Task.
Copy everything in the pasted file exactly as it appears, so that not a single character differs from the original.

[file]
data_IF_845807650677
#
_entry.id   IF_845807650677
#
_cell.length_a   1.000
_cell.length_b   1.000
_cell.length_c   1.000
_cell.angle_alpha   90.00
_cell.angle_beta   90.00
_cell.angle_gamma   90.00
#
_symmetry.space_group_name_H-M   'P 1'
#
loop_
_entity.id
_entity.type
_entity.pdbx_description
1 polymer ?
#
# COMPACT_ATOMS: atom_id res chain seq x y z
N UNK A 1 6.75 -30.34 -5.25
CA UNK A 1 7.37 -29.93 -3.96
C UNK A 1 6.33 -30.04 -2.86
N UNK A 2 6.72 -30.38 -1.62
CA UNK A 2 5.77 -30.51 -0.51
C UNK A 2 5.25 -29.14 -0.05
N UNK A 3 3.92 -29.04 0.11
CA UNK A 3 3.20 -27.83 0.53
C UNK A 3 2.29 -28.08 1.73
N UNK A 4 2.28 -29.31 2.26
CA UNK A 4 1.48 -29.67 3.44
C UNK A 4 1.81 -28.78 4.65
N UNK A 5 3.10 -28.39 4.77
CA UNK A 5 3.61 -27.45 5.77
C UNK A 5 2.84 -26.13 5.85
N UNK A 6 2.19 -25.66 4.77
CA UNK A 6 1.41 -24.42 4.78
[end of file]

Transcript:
data_IF_845807650677
#
_entry.id   IF_845807650677
#
_cell.length_a   1.000
_cell.length_b   1.000
_cell.length_c   1.000
_cell.angle_alpha   90.00
_cell.angle_beta   90.00
_cell.angle_gamma   90.00
#
_symmetry.space_group_name_H-M   'P 1'
#
loop_
_entity.id
_entity.type
_entity.pdbx_description
1 polymer ?
#
# COMPACT_ATOMS: atom_id res chain seq x y z
N UNK A 1 6.75 -30.34 -5.25
CA UNK A 1 7.37 -29.93 -3.96
C UNK A 1 6.33 -30.04 -2.86
N UNK A 2 6.72 -30.38 -1.62
CA UNK A 2 5.77 -30.51 -0.51
C UNK A 2 5.25 -29.14 -0.05
N UNK A 3 3.92 -29.04 0.11
CA UNK A 3 3.20 -27.83 0.53
C UNK A 3 2.29 -28.08 1.73
N UNK A 4 2.28 -29.31 2.26
CA UNK A 4 1.48 -29.67 3.44
C UNK A 4 1.81 -28.78 4.65
N UNK A 5 3.10 -28.39 4.77
CA UNK A 5 3.61 -27.45 5.77
C UNK A 5 2.84 -26.13 5.85
N UNK A 6 2.19 -25.66 4.77
CA UNK A 6 1.41 -24.42 4.78